In honor of Michael Phelps: A new way to think about counting calories

Today, let’s talk about a different way to think about calorie intake or “share of stomach.”

In one of our first posts, we addressed the problem of obesity in this country, trying to add a dose of sanity to counter the notion that the food industry is solely to blame for it. We pointed out that the decisions people make about diet and exercise, along with genetics, also factor into the equation. But basically, it’s calories in, calories out.

If you’ve been following the Olympics this week, you might have heard that 14-time gold-medal-winning swimmer Michael Phelps eats 12,000 calories a day to keep his engine going.

Phelps also swam about five miles a day during the Olympics. If that sounds like a lot of exercise, that’s because it is. To put it another way, conventional wisdom is that swimming five miles is like running 20 miles. Imagine running 140 miles in a week.

Unlike Phelps, most of us need far fewer than 12,000 calories to keep our motors running. In fact, the United States Department of Agriculture and the United Nations Food and Agriculture Organization say the average American consumes about 4,000 calories a day.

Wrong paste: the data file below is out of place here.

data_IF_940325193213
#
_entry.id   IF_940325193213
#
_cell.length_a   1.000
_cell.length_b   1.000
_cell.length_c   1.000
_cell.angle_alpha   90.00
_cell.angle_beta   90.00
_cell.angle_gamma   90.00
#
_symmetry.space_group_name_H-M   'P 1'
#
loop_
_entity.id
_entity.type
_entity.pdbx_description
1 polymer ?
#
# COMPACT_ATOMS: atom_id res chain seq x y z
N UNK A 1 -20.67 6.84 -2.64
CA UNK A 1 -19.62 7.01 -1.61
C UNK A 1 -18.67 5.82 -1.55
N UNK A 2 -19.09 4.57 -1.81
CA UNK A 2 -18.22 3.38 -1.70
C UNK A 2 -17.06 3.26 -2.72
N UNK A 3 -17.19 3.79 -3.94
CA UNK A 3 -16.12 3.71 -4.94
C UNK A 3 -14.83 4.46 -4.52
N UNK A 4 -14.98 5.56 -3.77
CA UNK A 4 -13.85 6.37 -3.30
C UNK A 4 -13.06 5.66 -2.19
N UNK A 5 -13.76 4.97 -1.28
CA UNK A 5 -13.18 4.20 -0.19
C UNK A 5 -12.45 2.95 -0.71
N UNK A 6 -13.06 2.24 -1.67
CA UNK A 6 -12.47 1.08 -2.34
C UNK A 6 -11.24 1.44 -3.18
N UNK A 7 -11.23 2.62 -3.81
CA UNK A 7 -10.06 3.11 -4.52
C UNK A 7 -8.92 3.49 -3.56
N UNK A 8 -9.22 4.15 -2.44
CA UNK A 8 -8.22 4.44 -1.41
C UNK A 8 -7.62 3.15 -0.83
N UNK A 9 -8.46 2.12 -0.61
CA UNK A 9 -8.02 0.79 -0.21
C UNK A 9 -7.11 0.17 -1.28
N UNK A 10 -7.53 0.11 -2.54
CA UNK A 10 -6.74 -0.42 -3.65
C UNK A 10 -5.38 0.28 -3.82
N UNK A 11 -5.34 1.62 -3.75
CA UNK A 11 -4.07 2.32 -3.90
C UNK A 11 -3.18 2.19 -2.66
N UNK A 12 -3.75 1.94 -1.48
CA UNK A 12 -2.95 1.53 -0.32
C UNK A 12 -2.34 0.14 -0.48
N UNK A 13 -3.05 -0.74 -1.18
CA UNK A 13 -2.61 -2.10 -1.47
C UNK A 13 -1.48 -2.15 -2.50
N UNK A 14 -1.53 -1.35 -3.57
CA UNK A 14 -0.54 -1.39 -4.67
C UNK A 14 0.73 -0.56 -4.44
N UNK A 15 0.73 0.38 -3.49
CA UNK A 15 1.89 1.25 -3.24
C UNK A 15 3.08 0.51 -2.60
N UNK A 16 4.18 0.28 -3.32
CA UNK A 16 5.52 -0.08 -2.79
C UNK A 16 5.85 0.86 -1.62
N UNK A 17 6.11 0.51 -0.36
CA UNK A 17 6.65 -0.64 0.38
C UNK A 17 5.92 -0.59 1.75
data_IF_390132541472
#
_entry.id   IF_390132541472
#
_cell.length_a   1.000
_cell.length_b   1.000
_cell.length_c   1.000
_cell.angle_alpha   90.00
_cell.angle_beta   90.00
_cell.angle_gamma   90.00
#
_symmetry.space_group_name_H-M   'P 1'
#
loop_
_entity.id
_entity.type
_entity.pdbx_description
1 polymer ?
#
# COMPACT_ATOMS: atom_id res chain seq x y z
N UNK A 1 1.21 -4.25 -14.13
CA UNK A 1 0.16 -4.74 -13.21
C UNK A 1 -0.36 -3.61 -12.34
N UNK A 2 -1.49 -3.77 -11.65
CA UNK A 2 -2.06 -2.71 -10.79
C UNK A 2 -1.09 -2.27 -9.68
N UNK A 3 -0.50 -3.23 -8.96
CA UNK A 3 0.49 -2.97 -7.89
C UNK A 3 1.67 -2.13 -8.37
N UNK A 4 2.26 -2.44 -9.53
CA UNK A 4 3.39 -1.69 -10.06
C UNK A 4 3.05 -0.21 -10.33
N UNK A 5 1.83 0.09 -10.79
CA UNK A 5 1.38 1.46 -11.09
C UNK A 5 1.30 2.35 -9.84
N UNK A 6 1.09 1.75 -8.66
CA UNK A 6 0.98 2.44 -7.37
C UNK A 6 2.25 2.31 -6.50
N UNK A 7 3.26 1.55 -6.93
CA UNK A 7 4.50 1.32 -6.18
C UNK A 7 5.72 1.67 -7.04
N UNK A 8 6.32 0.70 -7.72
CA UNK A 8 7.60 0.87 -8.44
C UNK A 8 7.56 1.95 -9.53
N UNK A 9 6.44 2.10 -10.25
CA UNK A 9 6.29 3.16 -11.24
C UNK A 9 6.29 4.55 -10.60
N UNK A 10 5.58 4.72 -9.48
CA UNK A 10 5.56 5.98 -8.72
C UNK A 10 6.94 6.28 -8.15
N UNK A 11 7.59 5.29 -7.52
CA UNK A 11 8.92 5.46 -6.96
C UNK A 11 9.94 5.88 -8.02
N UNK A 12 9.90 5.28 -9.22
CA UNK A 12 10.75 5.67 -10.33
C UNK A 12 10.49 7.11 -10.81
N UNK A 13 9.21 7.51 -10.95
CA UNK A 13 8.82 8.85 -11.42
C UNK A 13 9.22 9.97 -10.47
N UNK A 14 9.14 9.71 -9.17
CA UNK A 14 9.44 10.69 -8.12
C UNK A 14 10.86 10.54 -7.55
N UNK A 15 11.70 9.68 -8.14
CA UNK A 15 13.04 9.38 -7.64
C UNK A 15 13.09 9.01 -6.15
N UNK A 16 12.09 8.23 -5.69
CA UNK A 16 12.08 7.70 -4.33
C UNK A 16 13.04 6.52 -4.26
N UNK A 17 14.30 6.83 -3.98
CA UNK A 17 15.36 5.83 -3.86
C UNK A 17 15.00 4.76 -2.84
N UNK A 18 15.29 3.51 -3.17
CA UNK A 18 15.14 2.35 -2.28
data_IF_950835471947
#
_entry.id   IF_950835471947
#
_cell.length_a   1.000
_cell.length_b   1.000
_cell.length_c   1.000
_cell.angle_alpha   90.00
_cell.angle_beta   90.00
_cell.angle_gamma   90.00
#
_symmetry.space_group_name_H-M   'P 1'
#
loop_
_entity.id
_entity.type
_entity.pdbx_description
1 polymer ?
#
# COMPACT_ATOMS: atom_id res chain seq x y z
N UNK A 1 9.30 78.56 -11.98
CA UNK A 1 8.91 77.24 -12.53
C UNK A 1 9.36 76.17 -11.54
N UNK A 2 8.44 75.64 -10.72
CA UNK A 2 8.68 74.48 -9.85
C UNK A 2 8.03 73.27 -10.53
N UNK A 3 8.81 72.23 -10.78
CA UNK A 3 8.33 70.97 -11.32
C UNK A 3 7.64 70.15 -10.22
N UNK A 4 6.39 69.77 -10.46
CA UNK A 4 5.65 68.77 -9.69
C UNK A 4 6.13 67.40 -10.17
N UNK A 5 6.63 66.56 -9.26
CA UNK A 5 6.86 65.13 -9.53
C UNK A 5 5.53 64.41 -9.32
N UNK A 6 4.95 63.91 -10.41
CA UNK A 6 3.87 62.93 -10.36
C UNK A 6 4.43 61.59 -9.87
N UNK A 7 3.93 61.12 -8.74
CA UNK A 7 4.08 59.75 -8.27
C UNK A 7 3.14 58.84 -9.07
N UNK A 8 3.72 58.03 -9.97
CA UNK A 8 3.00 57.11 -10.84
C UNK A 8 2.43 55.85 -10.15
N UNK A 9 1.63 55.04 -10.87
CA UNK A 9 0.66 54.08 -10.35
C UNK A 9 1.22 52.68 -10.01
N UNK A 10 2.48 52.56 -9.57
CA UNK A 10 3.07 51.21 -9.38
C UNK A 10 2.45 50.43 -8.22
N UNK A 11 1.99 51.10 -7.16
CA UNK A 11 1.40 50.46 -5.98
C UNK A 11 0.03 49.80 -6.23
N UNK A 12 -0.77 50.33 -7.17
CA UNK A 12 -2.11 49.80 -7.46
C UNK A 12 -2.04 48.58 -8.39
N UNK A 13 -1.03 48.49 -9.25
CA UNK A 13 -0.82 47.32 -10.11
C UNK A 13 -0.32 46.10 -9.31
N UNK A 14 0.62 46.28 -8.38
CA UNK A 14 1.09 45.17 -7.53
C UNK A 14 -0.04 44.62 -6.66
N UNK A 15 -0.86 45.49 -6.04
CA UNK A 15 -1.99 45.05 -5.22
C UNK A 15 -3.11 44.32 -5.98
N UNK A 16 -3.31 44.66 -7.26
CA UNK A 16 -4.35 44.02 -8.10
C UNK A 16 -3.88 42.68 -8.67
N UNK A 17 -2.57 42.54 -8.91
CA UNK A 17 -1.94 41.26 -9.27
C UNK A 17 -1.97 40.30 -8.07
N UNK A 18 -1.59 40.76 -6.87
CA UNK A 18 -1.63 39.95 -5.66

That’s still a fair amount of calories to count. And the reasons for consuming those calories are numerous and diverse:

  • To satisfy hunger
  • To experience flavors and textures
  • To soothe emotional wounds
  • To celebrate achievement

We talk a lot in our business about share of stomach. Usually, we’re talking about our share versus our competitors. We ought to be trying to learn what types of emotions and activities are responsible for what percentage of our target consumers’ caloric intake.

Make sure you’re taking a detailed account of WHY your customers are buying and consuming your brands.

At every point possible in the buying process, take advantage or opportunities to ask questions. Put questions on coupons. Offer discounts for answering questions. Put surveys on cash register receipts.

This next part will seem a little foreign to some people. Rather than asking about satsifaction with the product, ask your consumer about themselves. Ask them why they made the purchase when and where they did. People would much rather talk about themselves than you.

It’s a natural thing to ask, and the answers will tell you the language, tone of voice and venues in which to best communicate to your targets when they’re making their food choice.

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One response to “In honor of Michael Phelps: A new way to think about counting calories

  1. Pingback: Wellness Dog Food | Dog Food Recipes » Blog Archive » Dog food recipes - In honor of Michael Phelps: A new way to think about counting calories

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